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The future looked bright in 1999, when New York was a hotbed of telephone competition.

Sprint, MCI and AT&T all rushed to go head-to-head with Bell Atlantic, making New York the first state in the country to see real choice for residential service.

But instead of a competitive tiger, New York's free market looks more like a sick kitten, at least as far as residential telephone service is concerned.

Choice for home phone lines is failing to take root in New York, as would-be competitors AT&T and Sprint retreat from the market despite having attracted tens of thousands of customers.

The newcomers say Verizon's monopoly power is driving them out. But some experts say that low, regulated rates in the home phone business make it tough for anyone to make a buck.

"I don't think there is any competition for local (residential) service, nor do I think there will be," said Robert Rosenberg, president of Insight Research Corp. in Parsippany, N.J. "There is no relief in sight."

AT&T said last week that, without regulatory changes, it will stop selling residential service in New York state because of the price it pays to lease Verizon's lines. AT&T chief Michael Armstrong called the lease rates it pays for Baby Bell lines, including its 750,000 leased lines in New York, "exorbitant."

Sprint beat AT&T out the door, having switched most of its 15,000 residential customers in New York back to Verizon by last week.

Of the big long-distance carriers, only MCI-Worldcom said it is making a profit in New York's market for local, residential phone service. A spokeswoman wouldn't discuss the company's level of profitability or the number of customers.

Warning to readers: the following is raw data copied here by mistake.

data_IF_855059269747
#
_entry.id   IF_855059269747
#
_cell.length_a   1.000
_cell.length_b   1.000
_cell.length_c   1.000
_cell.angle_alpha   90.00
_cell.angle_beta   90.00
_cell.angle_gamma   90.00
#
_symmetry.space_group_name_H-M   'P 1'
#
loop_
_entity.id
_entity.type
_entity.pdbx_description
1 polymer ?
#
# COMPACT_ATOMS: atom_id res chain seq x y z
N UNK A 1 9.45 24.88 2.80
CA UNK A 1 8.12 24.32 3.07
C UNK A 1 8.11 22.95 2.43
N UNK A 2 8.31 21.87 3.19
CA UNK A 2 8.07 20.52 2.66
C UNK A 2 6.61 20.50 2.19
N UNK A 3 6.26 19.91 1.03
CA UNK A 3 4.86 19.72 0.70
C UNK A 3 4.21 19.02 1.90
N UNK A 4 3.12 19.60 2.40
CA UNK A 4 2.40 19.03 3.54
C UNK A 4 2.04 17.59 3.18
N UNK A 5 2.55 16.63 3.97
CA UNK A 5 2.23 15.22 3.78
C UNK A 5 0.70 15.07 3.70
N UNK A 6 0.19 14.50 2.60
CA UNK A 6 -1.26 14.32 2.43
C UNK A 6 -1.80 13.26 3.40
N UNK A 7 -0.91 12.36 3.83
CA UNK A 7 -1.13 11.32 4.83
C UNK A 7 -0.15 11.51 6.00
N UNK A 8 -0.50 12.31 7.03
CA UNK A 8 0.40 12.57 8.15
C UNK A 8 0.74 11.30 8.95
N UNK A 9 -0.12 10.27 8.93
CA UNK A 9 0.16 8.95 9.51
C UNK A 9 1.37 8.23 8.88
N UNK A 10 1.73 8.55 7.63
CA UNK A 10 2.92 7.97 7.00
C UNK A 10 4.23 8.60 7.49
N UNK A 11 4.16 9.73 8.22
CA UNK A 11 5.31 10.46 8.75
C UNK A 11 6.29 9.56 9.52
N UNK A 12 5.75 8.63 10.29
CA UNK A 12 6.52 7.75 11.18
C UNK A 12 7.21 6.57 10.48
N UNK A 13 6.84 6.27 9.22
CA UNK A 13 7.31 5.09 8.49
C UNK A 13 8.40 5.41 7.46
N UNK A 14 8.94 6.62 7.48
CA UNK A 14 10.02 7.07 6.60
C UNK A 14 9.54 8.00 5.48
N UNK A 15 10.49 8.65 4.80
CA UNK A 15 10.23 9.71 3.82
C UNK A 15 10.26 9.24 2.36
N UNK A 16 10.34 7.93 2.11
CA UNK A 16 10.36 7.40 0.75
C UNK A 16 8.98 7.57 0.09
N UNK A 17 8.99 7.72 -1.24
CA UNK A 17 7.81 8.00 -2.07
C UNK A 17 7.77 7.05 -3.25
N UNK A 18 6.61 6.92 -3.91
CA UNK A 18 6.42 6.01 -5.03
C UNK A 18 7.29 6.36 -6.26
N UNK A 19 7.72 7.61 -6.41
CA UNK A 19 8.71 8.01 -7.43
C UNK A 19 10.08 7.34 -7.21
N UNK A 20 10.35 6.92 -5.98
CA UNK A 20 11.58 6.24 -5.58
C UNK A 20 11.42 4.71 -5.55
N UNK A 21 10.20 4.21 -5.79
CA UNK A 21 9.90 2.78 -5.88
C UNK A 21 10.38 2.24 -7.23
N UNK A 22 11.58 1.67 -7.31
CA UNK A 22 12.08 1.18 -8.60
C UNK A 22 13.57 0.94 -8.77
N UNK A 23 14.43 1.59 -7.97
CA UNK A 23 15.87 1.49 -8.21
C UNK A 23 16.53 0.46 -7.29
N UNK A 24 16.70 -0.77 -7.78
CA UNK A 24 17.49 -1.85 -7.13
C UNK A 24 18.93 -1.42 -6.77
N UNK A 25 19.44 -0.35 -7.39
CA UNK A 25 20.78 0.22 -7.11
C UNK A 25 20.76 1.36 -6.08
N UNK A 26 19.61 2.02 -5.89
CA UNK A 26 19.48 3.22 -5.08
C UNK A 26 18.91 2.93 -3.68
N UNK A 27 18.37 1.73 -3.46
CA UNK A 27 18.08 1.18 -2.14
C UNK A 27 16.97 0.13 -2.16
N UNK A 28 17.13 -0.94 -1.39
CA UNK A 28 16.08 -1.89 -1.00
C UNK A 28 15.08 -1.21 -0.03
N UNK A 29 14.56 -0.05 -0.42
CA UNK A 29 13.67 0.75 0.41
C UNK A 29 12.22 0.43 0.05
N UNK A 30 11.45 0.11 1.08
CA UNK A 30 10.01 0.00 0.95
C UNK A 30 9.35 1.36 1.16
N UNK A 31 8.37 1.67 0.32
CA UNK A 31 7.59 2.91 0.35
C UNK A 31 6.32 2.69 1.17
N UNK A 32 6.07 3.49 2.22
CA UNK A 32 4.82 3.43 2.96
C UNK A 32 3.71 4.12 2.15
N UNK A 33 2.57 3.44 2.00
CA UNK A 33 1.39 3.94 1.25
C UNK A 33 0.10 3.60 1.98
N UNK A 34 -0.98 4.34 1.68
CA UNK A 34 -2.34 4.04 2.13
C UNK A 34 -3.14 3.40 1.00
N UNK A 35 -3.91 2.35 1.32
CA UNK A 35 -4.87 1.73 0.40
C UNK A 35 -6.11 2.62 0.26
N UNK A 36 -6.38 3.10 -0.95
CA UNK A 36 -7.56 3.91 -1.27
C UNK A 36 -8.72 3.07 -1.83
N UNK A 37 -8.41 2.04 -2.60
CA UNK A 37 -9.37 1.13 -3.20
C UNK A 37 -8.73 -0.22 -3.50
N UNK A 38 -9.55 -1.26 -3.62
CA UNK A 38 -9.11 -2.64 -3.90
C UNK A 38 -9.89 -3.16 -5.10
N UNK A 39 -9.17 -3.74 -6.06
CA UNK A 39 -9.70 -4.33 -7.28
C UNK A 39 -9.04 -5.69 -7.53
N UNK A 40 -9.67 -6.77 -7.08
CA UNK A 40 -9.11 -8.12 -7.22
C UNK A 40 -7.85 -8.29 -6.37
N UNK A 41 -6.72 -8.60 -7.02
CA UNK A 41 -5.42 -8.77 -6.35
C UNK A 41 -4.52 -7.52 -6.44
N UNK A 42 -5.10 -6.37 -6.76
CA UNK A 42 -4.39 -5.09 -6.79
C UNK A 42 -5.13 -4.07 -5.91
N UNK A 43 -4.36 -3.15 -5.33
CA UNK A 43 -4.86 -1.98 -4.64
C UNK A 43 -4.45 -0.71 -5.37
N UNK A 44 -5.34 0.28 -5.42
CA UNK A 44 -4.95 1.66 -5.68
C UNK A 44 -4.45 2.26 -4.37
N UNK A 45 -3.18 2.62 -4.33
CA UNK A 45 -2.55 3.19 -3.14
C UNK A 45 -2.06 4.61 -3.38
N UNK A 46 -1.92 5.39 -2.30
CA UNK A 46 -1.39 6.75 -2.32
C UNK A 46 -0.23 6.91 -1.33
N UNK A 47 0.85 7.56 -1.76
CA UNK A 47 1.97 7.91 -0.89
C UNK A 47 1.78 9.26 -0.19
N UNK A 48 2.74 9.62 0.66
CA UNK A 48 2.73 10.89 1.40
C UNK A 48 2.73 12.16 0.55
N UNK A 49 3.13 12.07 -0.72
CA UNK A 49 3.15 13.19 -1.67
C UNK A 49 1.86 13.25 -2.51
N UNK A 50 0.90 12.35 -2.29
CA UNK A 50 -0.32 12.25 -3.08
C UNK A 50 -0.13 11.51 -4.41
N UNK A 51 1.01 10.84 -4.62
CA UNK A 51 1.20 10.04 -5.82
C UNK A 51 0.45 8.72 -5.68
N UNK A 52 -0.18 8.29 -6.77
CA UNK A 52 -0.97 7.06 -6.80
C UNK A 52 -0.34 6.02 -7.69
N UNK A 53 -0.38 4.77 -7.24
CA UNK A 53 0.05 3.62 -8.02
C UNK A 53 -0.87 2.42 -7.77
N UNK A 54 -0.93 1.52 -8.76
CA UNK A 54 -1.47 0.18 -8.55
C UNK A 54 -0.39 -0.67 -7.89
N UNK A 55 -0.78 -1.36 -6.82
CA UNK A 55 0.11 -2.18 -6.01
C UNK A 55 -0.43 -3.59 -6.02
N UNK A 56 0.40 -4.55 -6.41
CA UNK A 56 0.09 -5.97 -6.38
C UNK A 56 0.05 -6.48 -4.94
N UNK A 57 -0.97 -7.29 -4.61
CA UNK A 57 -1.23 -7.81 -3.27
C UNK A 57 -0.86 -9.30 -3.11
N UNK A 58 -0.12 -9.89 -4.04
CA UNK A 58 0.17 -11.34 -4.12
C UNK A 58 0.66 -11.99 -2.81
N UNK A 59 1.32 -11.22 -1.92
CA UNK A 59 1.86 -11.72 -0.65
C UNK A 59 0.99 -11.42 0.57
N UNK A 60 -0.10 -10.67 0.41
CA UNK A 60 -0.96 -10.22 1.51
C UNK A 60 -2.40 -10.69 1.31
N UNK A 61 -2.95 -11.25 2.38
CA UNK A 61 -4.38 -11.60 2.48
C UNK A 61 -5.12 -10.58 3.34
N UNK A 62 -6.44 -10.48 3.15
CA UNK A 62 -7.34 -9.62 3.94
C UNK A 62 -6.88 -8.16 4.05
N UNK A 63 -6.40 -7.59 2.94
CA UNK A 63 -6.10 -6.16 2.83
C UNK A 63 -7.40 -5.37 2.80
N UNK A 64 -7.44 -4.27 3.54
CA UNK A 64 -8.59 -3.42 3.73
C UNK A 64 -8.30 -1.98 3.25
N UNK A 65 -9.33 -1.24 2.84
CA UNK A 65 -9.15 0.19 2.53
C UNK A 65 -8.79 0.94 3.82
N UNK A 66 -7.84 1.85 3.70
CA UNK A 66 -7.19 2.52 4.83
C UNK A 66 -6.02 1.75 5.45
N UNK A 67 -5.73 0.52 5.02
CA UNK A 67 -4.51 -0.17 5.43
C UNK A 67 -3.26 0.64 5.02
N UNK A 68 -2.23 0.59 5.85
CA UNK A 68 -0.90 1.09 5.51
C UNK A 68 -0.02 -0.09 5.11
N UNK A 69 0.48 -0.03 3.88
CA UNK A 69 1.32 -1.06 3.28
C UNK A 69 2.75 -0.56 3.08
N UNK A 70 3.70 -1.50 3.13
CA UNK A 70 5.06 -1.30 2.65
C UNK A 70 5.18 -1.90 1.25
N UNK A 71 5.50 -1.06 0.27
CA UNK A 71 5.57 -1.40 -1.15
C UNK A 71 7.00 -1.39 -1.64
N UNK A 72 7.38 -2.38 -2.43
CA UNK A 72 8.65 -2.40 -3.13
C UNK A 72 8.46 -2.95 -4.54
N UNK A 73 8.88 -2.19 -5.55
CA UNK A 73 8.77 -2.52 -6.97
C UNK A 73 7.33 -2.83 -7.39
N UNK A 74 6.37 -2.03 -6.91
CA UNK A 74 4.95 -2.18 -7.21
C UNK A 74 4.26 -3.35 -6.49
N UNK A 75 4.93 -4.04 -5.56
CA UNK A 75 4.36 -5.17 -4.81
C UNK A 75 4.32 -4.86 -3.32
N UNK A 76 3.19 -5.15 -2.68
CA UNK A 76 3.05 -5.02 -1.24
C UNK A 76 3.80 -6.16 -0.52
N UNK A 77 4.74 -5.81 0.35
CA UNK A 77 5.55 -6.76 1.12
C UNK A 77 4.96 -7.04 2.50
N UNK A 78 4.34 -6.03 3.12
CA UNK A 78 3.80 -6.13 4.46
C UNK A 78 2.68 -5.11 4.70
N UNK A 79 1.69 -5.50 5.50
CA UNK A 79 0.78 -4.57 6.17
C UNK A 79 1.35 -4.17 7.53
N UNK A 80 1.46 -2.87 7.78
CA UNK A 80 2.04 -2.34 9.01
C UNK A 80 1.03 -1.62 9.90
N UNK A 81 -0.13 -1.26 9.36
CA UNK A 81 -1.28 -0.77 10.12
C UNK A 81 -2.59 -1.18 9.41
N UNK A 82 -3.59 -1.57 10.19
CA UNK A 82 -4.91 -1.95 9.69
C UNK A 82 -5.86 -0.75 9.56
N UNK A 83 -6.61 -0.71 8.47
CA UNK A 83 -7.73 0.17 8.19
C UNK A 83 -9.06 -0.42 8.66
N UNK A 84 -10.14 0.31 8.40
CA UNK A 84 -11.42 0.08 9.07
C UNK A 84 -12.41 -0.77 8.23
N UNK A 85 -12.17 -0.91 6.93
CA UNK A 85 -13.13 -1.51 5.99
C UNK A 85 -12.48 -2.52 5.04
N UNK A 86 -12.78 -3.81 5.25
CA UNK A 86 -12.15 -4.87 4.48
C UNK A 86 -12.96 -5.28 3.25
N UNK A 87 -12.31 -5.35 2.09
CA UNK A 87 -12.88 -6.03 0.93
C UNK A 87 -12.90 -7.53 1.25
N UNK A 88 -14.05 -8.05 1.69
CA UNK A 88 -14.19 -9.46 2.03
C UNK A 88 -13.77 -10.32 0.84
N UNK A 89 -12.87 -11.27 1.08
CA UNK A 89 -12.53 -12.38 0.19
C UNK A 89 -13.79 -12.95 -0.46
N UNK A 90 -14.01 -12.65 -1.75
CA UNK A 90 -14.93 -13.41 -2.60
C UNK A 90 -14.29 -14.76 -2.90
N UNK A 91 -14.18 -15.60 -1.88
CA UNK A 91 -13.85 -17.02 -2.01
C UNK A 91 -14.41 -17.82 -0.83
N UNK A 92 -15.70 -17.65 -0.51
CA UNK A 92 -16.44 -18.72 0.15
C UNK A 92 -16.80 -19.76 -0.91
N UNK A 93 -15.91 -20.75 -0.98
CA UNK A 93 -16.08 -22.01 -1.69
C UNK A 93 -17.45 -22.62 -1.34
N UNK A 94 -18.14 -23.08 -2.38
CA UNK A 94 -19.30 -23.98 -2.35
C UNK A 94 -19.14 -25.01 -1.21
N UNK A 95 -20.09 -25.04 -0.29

In New York state, competitors pay Verizon $12.49 a month in cities, $19.24 a month elsewhere, to lease a copper phone line. The amount doesn't include rental charges for space in Verizon facilities where competitors set up their switching equipment.

Verizon said that the rates for its lines are based on its cost and regulated by the state Public Service Commission.

What makes residential service a lean business is the regulated prices that providers can charge consumers, it said.

"Historically business customers subsidized residential rates," said Edward Young, senior vice president of Verizon federal government relations. "If you're providing a full package of services, you make your money somewhere else."

Last week marked the fifth anniversary of the Telecommunications Act of 1996, which was supposed to launch a new era of competition. New York was the first state where the incumbent monopoly phone company, then called Bell Atlantic, met regulatory requirements to enter the long-distance business. That sparked the long-distance companies push into New York, in a kind of pre-emptive strike.

But while some would-be competitors are calling the law a failure, smaller phone companies called CLECs or Competitive Local Exchange Carriers say they're thriving in New York while telecom giants flounder.

The difference, they say, is their focus on business lines, where regulated rates are nearly twice what they can charge for a residential line.

"It's the exact same potatoes but in a more expensive bag," said Vern Kennedy, head of Broadview Networks in New York City.

Broadview, which once targeted residential customers, now has less than 25 percent of its base in the residential market. The company can charge business customers $16.50 a month for providing a line, while it can charge only about $10 for a residential line, he said.

After paying for the line itself, "you still have your sales costs, billing cost, collection cost," Kennedy said.

The line rates reflect regulatory "tariffs," not the actual bill that customers receive.

In fact, Sprint will continue selling business phone service in New York while it withdraws from the residential market, said Tom McNamara, senior manager of regulatory affairs. The company plans to re-enter the residential market in the future, using more of its own equipment to reduce lease costs.

Said Young of Verizon, "A lot of companies are doing business without regulatory favors."

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